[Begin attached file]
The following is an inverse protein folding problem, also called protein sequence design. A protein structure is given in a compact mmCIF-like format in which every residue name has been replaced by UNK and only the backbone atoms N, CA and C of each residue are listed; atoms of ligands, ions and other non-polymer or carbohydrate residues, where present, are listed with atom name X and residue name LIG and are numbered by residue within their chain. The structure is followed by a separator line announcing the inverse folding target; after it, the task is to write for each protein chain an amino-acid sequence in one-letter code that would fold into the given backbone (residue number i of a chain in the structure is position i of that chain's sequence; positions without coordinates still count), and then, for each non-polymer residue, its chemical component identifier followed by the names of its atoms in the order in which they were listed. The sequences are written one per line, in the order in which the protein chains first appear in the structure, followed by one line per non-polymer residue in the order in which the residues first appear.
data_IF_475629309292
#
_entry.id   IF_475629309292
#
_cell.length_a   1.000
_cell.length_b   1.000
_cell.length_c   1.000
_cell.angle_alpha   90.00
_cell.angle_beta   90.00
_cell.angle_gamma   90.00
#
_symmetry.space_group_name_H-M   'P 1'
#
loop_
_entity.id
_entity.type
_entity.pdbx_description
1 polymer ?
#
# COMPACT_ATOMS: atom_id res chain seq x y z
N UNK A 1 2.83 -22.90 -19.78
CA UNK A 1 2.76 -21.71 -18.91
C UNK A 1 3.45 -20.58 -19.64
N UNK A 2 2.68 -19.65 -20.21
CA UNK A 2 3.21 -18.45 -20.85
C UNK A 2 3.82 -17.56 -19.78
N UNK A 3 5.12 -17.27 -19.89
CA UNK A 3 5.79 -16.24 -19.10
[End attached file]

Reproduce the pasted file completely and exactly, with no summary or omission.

The following is an inverse protein folding problem, also called protein sequence design. A protein structure is given in a compact mmCIF-like format in which every residue name has been replaced by UNK and only the backbone atoms N, CA and C of each residue are listed; atoms of ligands, ions and other non-polymer or carbohydrate residues, where present, are listed with atom name X and residue name LIG and are numbered by residue within their chain. The structure is followed by a separator line announcing the inverse folding target; after it, the task is to write for each protein chain an amino-acid sequence in one-letter code that would fold into the given backbone (residue number i of a chain in the structure is position i of that chain's sequence; positions without coordinates still count), and then, for each non-polymer residue, its chemical component identifier followed by the names of its atoms in the order in which they were listed. The sequences are written one per line, in the order in which the protein chains first appear in the structure, followed by one line per non-polymer residue in the order in which the residues first appear.
data_IF_475629309292
#
_entry.id   IF_475629309292
#
_cell.length_a   1.000
_cell.length_b   1.000
_cell.length_c   1.000
_cell.angle_alpha   90.00
_cell.angle_beta   90.00
_cell.angle_gamma   90.00
#
_symmetry.space_group_name_H-M   'P 1'
#
loop_
_entity.id
_entity.type
_entity.pdbx_description
1 polymer ?
#
# COMPACT_ATOMS: atom_id res chain seq x y z
N UNK A 1 2.83 -22.90 -19.78
CA UNK A 1 2.76 -21.71 -18.91
C UNK A 1 3.45 -20.58 -19.64
N UNK A 2 2.68 -19.65 -20.21
CA UNK A 2 3.21 -18.45 -20.85
C UNK A 2 3.82 -17.56 -19.78
N UNK A 3 5.12 -17.27 -19.89
CA UNK A 3 5.79 -16.24 -19.10